Checklists

Machine Guarding Checklist

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Heavy machinery is widely used in day-to-day operations, but it still poses unique risks to workers and anyone else on the site. Machine guards are used to protect against injury and ensure that any building project equipment operates as seamlessly as possible.

What Is Machine Guarding?

Simply put, machine guarding is the installation of safety devices and physical barriers that protect anyone from injury caused by the moving parts of a machine. Machine guards are also used to protect against hazardous chemicals or flying debris.

Protecting against injuries is the primary goal of having the proper machine guarding safety measures and equipment. However, it’s also essential in keeping site construction projects up to date on regulations.

Companies and individuals may receive a citation or a fine if regulating authorities find that machines are guarded improperly, and workers are unprotected from injury.

Each machine on a site has its own function that comes along with both nonmechanical and mechanical hazards. The machine guard is the first line of defense against any malfunction or misuse. It can prevent common injuries like broken fingers, burns, and concussions.

What are the Different Types of Machine Guarding?

Since every machine brings various dangers with its functions, choosing the right type of guard is mandatory. There are two classifications of machine guarding and seven types of machine guarding. They are categorized either by the hazards they protect from or the functionality of the guard itself.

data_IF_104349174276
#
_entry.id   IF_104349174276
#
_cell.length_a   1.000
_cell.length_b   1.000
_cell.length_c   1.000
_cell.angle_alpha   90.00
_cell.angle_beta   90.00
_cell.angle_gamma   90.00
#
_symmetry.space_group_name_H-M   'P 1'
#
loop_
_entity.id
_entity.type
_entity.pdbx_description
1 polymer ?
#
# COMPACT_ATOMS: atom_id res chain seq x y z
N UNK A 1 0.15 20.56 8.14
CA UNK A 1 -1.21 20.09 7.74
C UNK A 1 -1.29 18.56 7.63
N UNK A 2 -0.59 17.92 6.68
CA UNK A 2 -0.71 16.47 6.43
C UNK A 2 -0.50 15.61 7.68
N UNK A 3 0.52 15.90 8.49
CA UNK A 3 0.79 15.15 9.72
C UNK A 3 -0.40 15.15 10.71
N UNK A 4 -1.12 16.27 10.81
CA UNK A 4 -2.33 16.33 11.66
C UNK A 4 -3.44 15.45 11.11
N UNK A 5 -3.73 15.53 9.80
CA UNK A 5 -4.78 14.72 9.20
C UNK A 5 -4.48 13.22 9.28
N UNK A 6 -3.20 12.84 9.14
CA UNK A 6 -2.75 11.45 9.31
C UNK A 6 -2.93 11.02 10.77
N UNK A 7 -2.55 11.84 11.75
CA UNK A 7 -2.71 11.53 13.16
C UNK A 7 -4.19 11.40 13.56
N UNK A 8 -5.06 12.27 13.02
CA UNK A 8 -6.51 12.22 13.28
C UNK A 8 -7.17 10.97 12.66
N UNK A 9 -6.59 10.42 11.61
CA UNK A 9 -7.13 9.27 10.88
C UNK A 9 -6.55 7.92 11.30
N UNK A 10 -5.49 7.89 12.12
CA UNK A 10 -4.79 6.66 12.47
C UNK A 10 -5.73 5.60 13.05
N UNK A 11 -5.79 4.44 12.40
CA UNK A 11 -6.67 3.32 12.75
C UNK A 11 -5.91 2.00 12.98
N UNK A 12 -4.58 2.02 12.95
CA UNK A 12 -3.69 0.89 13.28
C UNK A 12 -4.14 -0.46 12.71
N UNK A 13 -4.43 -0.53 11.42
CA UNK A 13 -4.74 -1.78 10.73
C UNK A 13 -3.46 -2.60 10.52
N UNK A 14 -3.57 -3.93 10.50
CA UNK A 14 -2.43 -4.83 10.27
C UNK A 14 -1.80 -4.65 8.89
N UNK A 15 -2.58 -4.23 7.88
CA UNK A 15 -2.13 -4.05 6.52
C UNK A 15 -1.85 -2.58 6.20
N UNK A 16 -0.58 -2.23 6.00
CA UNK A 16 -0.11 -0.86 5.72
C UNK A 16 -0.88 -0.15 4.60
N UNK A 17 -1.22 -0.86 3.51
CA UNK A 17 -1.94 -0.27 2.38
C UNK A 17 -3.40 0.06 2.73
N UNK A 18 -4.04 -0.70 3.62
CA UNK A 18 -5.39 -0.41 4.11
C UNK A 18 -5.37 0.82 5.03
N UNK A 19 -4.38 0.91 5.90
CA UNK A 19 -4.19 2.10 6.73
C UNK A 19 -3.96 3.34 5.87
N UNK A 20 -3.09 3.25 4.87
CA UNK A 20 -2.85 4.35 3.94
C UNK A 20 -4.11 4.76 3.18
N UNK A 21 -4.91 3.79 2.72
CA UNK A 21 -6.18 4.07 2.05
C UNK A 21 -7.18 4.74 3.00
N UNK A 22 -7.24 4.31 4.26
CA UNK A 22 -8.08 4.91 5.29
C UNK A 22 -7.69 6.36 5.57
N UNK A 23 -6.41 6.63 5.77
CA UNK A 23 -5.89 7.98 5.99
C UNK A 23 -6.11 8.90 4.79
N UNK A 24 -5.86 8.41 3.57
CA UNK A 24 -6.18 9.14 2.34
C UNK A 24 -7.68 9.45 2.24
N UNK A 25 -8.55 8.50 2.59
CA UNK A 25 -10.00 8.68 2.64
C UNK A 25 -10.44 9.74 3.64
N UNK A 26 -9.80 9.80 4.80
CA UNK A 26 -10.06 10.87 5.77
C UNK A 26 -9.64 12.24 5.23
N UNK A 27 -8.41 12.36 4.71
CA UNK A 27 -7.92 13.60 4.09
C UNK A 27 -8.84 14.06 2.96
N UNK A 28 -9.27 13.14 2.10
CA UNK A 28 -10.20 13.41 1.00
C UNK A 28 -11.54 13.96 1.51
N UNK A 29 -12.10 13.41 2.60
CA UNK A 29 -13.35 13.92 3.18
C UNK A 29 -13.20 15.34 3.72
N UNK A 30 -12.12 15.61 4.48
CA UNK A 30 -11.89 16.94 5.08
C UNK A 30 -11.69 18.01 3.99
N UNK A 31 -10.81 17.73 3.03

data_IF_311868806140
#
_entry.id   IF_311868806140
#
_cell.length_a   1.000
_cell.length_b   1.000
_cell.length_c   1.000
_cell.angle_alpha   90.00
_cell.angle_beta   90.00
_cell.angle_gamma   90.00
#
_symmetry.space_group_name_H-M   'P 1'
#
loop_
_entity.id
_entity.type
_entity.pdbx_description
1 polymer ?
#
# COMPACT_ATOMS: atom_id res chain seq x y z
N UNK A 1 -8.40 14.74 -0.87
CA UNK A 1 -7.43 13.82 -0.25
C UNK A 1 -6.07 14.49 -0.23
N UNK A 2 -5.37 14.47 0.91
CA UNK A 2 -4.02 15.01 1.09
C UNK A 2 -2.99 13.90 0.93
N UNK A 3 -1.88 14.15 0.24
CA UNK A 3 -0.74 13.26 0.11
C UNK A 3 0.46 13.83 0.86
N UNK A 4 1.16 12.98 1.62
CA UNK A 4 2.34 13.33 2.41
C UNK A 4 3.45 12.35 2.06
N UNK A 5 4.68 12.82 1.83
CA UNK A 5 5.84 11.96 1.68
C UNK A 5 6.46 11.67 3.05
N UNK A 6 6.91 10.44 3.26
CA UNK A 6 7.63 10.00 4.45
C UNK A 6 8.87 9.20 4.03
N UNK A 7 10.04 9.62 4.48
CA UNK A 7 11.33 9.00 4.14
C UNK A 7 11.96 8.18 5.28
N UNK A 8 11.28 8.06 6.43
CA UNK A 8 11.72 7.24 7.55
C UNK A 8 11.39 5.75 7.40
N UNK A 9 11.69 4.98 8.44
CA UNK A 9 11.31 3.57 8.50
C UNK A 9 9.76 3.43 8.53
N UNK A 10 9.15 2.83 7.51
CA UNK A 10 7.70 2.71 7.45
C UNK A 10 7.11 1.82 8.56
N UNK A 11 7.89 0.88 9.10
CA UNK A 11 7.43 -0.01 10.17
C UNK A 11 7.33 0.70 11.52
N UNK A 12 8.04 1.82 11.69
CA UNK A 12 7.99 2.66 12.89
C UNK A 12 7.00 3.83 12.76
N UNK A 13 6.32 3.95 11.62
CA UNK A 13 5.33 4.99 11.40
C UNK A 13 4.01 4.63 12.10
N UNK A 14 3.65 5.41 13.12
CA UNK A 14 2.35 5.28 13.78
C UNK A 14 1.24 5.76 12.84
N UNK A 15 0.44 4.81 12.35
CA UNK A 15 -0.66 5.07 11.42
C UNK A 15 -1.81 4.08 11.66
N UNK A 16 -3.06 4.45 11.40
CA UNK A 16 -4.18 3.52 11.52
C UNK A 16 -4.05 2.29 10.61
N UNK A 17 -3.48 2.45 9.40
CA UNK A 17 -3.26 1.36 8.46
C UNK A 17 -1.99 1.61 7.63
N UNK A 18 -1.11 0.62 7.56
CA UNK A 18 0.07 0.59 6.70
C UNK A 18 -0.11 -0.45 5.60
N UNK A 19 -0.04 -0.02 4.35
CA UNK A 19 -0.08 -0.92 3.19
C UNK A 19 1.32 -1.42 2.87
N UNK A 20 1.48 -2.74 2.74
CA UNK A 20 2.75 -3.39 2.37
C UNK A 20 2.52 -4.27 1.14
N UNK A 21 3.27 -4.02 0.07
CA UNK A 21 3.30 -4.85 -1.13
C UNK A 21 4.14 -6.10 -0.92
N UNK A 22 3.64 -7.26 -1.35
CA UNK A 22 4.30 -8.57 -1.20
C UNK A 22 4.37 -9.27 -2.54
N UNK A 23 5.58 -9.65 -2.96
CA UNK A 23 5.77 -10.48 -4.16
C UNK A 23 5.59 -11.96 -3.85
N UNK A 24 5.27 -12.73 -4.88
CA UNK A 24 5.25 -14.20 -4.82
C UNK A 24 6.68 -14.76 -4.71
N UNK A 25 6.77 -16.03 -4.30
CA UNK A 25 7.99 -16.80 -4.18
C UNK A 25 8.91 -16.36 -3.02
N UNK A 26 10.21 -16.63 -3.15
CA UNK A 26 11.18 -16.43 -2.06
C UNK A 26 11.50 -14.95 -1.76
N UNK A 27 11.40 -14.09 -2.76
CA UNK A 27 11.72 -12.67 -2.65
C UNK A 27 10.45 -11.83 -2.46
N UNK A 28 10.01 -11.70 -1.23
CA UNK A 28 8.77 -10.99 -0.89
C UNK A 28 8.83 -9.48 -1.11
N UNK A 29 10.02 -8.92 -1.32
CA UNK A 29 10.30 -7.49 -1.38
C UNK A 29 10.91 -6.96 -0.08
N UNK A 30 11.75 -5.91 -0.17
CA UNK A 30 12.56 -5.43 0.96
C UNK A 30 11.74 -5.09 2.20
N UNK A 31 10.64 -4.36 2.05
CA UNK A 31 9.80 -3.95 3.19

When it comes to functionality, there are four types of guards:

  • Fixed guards: Often in the form of blade covers, barriers, fences, or gates, these guards have no moving parts and are permanently attached to the machine. They protect workers at points of operation with extreme hazards. They enclose any potential hazard areas where the operator may use the dangerous part of the machine, and they withstand heavy impact and vibrations. They are rigid but do not affect the machine’s operation.
  • Adjustable guards: While these are permanently attached to a machine, they can also shift as the machine’s task changes. The worker can temporarily move the guard if an engine needs adjustment or repair. Since the worker is vulnerable when the guard moves, using these guards requires regular training. Site managers must inform workers of the best practices in adjusting the machine and allow only experienced professionals or experts to move the guard.
  • Interlocked guards: To allow maintenance on dangerous equipment, these guards cut power to a machine if something tampers with the guard. Most often, these are when a worker would access the interior of a construction or engineering machine. This measure allows for repair or maintenance but does not require the worker to disassemble the entire machine. These also work as power buttons for some engines.
  • Self-adjusting guards: These guards turn off when a machine is off and adjust to allow the worker to access it. They automatically adjust or cut off power when a worker approaches any of the machine’s dangerous areas. Self-adjusting guards require more maintenance but less training compared to standard adjustable guards.

Machine guards designed to protect against hazards come in three different forms:

  • Point of operation guards: Once a technician accesses the machine, they may use a point of operation guard. These are often used on alligator shears, power saws, or power presses and protect the operator while using the machine right where they access it.